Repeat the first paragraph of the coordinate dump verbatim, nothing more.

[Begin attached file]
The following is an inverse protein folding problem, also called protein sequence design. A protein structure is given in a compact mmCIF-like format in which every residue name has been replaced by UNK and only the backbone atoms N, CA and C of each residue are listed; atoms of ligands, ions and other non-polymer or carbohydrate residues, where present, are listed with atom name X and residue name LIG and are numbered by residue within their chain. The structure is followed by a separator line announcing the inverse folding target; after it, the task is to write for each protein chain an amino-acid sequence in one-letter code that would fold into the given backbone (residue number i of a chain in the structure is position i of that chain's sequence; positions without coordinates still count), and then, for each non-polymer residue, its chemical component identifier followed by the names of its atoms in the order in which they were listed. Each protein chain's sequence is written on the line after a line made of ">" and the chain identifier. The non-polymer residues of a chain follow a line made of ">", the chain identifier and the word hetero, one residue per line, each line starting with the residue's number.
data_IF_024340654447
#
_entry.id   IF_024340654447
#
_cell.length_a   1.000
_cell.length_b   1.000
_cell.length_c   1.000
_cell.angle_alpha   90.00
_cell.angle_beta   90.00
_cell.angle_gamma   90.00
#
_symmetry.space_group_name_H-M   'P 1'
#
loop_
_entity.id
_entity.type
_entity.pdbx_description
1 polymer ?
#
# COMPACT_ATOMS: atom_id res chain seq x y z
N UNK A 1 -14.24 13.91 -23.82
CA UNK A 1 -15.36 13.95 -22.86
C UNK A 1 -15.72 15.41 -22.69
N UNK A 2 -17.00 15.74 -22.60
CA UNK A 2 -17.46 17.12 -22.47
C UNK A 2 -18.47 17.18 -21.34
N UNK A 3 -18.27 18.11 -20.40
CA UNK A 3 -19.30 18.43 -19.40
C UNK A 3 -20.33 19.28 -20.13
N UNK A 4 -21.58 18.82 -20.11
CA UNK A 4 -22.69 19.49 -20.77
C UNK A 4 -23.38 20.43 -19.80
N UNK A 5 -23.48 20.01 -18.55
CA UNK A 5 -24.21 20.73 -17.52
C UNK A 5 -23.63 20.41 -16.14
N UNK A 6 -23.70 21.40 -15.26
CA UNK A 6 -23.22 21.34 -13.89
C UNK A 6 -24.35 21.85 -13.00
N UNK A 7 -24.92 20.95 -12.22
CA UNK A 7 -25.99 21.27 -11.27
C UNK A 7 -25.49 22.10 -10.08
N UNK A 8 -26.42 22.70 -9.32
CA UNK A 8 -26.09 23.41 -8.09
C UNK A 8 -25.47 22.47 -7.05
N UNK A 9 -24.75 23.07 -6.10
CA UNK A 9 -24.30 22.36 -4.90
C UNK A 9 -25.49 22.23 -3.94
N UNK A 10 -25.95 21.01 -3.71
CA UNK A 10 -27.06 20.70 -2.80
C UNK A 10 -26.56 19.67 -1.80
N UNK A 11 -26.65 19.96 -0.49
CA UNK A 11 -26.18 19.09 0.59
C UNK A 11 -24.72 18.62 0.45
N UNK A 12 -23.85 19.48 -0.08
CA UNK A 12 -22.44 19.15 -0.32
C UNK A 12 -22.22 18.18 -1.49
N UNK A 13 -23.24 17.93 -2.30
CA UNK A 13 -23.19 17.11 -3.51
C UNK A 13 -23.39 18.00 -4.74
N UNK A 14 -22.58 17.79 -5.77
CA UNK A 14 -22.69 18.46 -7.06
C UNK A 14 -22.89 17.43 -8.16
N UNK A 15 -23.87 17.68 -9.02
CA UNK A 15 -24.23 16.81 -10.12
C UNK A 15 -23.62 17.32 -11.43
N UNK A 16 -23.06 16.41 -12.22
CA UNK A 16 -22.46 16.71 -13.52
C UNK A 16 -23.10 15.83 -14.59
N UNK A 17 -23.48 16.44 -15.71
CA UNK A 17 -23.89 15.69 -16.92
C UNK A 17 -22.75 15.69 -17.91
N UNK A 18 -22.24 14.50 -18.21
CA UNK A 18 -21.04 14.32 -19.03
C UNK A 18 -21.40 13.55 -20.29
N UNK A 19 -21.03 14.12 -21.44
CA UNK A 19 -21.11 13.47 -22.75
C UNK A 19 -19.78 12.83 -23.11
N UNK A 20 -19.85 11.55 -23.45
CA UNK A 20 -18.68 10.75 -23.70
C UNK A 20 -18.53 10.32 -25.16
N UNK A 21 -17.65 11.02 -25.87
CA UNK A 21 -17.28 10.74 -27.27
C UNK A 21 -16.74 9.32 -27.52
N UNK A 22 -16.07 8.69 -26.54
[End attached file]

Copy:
The following is an inverse protein folding problem, also called protein sequence design. A protein structure is given in a compact mmCIF-like format in which every residue name has been replaced by UNK and only the backbone atoms N, CA and C of each residue are listed; atoms of ligands, ions and other non-polymer or carbohydrate residues, where present, are listed with atom name X and residue name LIG and are numbered by residue within their chain. The structure is followed by a separator line announcing the inverse folding target; after it, the task is to write for each protein chain an amino-acid sequence in one-letter code that would fold into the given backbone (residue number i of a chain in the structure is position i of that chain's sequence; positions without coordinates still count), and then, for each non-polymer residue, its chemical component identifier followed by the names of its atoms in the order in which they were listed. Each protein chain's sequence is written on the line after a line made of ">" and the chain identifier. The non-polymer residues of a chain follow a line made of ">", the chain identifier and the word hetero, one residue per line, each line starting with the residue's number.